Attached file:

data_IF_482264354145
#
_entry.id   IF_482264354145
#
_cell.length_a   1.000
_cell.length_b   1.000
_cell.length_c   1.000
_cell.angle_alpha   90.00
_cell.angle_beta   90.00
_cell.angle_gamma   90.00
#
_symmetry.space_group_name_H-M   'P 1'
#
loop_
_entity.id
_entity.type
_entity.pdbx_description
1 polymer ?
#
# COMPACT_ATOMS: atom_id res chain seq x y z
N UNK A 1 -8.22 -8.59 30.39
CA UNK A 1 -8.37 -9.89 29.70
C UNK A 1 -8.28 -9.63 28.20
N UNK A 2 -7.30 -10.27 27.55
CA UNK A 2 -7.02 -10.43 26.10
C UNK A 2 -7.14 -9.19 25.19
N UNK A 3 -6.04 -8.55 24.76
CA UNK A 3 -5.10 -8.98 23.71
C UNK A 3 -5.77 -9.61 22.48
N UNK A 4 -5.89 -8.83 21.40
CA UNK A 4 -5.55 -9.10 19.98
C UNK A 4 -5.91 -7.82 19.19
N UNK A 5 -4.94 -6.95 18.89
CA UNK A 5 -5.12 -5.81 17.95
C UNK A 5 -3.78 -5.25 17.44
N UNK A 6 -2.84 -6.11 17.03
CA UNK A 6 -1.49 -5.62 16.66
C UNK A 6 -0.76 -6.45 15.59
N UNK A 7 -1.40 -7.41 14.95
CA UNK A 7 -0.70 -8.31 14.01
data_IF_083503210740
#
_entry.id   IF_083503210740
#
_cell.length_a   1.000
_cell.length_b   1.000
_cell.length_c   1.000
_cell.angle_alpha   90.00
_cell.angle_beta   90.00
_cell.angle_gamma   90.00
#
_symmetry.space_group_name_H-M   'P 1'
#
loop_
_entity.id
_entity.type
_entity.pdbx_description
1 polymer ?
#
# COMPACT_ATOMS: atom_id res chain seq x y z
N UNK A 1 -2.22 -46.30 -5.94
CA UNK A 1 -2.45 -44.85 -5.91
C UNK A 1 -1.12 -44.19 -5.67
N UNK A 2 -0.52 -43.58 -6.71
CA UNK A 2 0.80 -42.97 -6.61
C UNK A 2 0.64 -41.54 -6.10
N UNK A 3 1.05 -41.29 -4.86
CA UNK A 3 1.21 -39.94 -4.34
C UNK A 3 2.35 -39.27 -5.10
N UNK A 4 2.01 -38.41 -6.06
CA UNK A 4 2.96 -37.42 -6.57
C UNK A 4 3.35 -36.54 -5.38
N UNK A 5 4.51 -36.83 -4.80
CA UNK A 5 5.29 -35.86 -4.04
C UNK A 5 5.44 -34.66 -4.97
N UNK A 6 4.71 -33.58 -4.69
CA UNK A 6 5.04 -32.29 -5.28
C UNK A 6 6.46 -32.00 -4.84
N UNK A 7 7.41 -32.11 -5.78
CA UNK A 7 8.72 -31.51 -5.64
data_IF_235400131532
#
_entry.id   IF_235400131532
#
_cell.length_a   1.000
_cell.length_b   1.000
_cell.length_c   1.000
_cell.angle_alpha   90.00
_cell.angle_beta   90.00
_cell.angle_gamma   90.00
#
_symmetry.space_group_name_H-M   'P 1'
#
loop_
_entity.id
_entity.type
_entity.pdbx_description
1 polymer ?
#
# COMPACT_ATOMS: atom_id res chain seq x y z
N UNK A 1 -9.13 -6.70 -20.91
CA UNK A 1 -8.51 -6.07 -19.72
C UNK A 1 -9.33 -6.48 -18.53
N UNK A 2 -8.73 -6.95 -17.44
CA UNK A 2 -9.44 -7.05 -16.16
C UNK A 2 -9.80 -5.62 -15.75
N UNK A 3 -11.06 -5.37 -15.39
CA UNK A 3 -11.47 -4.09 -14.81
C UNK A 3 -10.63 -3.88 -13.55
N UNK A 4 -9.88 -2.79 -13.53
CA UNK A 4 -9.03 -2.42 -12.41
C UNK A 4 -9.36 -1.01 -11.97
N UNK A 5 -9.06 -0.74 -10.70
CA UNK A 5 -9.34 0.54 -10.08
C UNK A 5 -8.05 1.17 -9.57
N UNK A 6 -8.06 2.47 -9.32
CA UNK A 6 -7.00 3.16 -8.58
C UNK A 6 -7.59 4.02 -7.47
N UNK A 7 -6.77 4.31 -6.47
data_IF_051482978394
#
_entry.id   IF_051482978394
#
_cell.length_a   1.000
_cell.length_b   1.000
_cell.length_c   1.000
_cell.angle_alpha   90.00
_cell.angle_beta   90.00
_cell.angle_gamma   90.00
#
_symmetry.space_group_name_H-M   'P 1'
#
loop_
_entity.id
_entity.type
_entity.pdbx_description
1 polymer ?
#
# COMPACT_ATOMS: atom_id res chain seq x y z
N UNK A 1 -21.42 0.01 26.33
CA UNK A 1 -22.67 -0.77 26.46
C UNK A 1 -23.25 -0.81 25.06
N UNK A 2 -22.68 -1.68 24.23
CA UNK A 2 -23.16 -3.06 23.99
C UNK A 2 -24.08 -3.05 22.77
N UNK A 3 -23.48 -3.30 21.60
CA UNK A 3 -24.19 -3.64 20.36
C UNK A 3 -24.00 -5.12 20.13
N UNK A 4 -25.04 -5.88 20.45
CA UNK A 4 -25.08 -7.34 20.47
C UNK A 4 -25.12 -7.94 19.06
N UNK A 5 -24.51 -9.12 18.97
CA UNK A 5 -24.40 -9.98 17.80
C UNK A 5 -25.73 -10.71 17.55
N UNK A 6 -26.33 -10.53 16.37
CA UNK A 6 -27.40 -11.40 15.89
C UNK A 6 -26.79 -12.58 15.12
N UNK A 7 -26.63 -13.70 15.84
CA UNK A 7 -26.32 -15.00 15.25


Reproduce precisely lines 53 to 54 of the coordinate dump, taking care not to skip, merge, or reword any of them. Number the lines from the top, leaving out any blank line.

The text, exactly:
#
loop_